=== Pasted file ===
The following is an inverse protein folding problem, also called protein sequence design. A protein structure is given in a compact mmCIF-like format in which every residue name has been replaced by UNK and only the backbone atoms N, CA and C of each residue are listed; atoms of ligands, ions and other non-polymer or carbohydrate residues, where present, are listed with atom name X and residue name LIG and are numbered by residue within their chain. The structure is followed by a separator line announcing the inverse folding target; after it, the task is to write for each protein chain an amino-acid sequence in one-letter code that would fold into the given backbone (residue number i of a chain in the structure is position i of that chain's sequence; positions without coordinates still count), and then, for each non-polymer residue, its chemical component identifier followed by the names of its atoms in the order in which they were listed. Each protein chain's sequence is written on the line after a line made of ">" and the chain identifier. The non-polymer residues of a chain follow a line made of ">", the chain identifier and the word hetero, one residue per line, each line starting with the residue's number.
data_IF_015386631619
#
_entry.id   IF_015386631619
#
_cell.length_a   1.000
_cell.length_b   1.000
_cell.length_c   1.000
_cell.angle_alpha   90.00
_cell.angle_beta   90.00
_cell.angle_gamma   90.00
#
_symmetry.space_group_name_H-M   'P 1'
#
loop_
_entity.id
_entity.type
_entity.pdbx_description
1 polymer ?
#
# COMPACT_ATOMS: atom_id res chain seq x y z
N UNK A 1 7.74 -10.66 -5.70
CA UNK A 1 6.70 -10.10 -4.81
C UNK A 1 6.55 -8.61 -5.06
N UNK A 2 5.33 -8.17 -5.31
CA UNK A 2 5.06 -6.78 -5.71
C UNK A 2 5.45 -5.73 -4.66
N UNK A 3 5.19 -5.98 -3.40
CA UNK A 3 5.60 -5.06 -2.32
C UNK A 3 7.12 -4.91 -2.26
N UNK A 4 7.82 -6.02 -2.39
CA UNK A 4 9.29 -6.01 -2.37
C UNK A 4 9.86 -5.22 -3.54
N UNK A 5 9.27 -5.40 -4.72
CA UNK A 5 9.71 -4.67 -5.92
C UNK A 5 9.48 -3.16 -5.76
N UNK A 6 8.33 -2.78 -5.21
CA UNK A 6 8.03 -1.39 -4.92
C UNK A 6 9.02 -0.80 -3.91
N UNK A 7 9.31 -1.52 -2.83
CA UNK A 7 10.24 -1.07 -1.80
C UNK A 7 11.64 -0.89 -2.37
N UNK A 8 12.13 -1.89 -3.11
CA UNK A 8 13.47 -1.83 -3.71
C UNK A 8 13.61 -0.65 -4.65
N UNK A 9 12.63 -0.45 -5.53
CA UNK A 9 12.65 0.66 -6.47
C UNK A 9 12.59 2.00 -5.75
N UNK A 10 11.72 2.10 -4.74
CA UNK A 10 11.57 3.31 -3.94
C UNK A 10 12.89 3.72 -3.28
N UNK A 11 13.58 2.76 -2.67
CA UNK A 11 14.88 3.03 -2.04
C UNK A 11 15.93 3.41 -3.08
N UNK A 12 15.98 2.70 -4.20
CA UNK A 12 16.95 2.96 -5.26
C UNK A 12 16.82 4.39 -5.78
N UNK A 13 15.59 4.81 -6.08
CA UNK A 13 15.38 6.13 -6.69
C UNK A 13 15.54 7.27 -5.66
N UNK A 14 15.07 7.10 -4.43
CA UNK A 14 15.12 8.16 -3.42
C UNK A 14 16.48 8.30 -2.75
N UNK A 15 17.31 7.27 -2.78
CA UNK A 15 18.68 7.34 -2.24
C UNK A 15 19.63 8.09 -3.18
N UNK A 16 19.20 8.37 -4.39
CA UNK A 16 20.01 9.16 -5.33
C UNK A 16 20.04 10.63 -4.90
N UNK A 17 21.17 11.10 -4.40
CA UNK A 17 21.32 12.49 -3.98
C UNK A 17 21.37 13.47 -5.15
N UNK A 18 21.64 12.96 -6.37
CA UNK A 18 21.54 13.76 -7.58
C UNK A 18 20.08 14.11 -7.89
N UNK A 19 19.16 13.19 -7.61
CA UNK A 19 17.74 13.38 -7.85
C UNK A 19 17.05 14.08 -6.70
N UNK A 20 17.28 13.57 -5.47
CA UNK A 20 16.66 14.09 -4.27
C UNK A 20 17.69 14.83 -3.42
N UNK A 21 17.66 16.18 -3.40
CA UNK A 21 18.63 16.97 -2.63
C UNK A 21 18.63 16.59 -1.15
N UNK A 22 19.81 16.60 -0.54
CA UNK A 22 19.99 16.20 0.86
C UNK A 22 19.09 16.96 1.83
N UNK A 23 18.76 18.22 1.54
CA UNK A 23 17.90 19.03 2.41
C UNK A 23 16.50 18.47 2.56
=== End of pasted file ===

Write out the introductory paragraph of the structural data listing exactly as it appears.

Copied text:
The following is an inverse protein folding problem, also called protein sequence design. A protein structure is given in a compact mmCIF-like format in which every residue name has been replaced by UNK and only the backbone atoms N, CA and C of each residue are listed; atoms of ligands, ions and other non-polymer or carbohydrate residues, where present, are listed with atom name X and residue name LIG and are numbered by residue within their chain. The structure is followed by a separator line announcing the inverse folding target; after it, the task is to write for each protein chain an amino-acid sequence in one-letter code that would fold into the given backbone (residue number i of a chain in the structure is position i of that chain's sequence; positions without coordinates still count), and then, for each non-polymer residue, its chemical component identifier followed by the names of its atoms in the order in which they were listed. Each protein chain's sequence is written on the line after a line made of ">" and the chain identifier. The non-polymer residues of a chain follow a line made of ">", the chain identifier and the word hetero, one residue per line, each line starting with the residue's number.